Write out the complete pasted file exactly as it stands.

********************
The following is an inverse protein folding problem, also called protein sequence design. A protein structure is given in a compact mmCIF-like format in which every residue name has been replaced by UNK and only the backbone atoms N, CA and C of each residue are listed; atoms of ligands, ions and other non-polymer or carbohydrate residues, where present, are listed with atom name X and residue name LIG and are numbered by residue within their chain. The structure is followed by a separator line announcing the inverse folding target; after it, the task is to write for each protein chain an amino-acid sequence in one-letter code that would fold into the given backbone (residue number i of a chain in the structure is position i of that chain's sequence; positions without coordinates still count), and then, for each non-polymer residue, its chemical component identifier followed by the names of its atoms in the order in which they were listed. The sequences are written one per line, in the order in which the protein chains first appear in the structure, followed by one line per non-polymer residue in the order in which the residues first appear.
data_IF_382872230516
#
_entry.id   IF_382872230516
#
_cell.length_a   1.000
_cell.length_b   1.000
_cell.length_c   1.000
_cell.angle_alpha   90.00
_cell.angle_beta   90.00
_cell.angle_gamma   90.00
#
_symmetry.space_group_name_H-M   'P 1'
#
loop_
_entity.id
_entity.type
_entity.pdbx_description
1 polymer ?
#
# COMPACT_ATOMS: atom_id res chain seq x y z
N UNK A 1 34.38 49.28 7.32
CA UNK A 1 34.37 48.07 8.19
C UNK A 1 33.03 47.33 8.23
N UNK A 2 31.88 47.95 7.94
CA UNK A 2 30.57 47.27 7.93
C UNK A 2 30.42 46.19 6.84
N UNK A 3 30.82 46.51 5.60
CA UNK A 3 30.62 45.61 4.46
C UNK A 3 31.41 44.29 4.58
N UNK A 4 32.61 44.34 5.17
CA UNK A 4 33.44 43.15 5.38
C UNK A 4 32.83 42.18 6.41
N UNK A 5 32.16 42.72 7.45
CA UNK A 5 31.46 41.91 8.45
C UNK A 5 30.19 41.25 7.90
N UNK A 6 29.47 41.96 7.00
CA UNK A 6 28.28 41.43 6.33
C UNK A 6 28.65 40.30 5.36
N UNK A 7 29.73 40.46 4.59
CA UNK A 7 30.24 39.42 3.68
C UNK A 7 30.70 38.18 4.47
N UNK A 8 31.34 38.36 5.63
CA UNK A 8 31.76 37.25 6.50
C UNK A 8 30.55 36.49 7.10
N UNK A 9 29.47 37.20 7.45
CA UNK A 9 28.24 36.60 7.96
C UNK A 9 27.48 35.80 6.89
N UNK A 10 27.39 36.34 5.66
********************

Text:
The following is an inverse protein folding problem, also called protein sequence design. A protein structure is given in a compact mmCIF-like format in which every residue name has been replaced by UNK and only the backbone atoms N, CA and C of each residue are listed; atoms of ligands, ions and other non-polymer or carbohydrate residues, where present, are listed with atom name X and residue name LIG and are numbered by residue within their chain. The structure is followed by a separator line announcing the inverse folding target; after it, the task is to write for each protein chain an amino-acid sequence in one-letter code that would fold into the given backbone (residue number i of a chain in the structure is position i of that chain's sequence; positions without coordinates still count), and then, for each non-polymer residue, its chemical component identifier followed by the names of its atoms in the order in which they were listed. The sequences are written one per line, in the order in which the protein chains first appear in the structure, followed by one line per non-polymer residue in the order in which the residues first appear.
data_IF_382872230516
#
_entry.id   IF_382872230516
#
_cell.length_a   1.000
_cell.length_b   1.000
_cell.length_c   1.000
_cell.angle_alpha   90.00
_cell.angle_beta   90.00
_cell.angle_gamma   90.00
#
_symmetry.space_group_name_H-M   'P 1'
#
loop_
_entity.id
_entity.type
_entity.pdbx_description
1 polymer ?
#
# COMPACT_ATOMS: atom_id res chain seq x y z
N UNK A 1 34.38 49.28 7.32
CA UNK A 1 34.37 48.07 8.19
C UNK A 1 33.03 47.33 8.23
N UNK A 2 31.88 47.95 7.94
CA UNK A 2 30.57 47.27 7.93
C UNK A 2 30.42 46.19 6.84
N UNK A 3 30.82 46.51 5.60
CA UNK A 3 30.62 45.61 4.46
C UNK A 3 31.41 44.29 4.58
N UNK A 4 32.61 44.34 5.17
CA UNK A 4 33.44 43.15 5.38
C UNK A 4 32.83 42.18 6.41
N UNK A 5 32.16 42.72 7.45
CA UNK A 5 31.46 41.91 8.45
C UNK A 5 30.19 41.25 7.90
N UNK A 6 29.47 41.96 7.00
CA UNK A 6 28.28 41.43 6.33
C UNK A 6 28.65 40.30 5.36
N UNK A 7 29.73 40.46 4.59
CA UNK A 7 30.24 39.42 3.68
C UNK A 7 30.70 38.18 4.47
N UNK A 8 31.34 38.36 5.63
CA UNK A 8 31.76 37.25 6.50
C UNK A 8 30.55 36.49 7.10
N UNK A 9 29.47 37.20 7.45
CA UNK A 9 28.24 36.60 7.96
C UNK A 9 27.48 35.80 6.89
N UNK A 10 27.39 36.34 5.66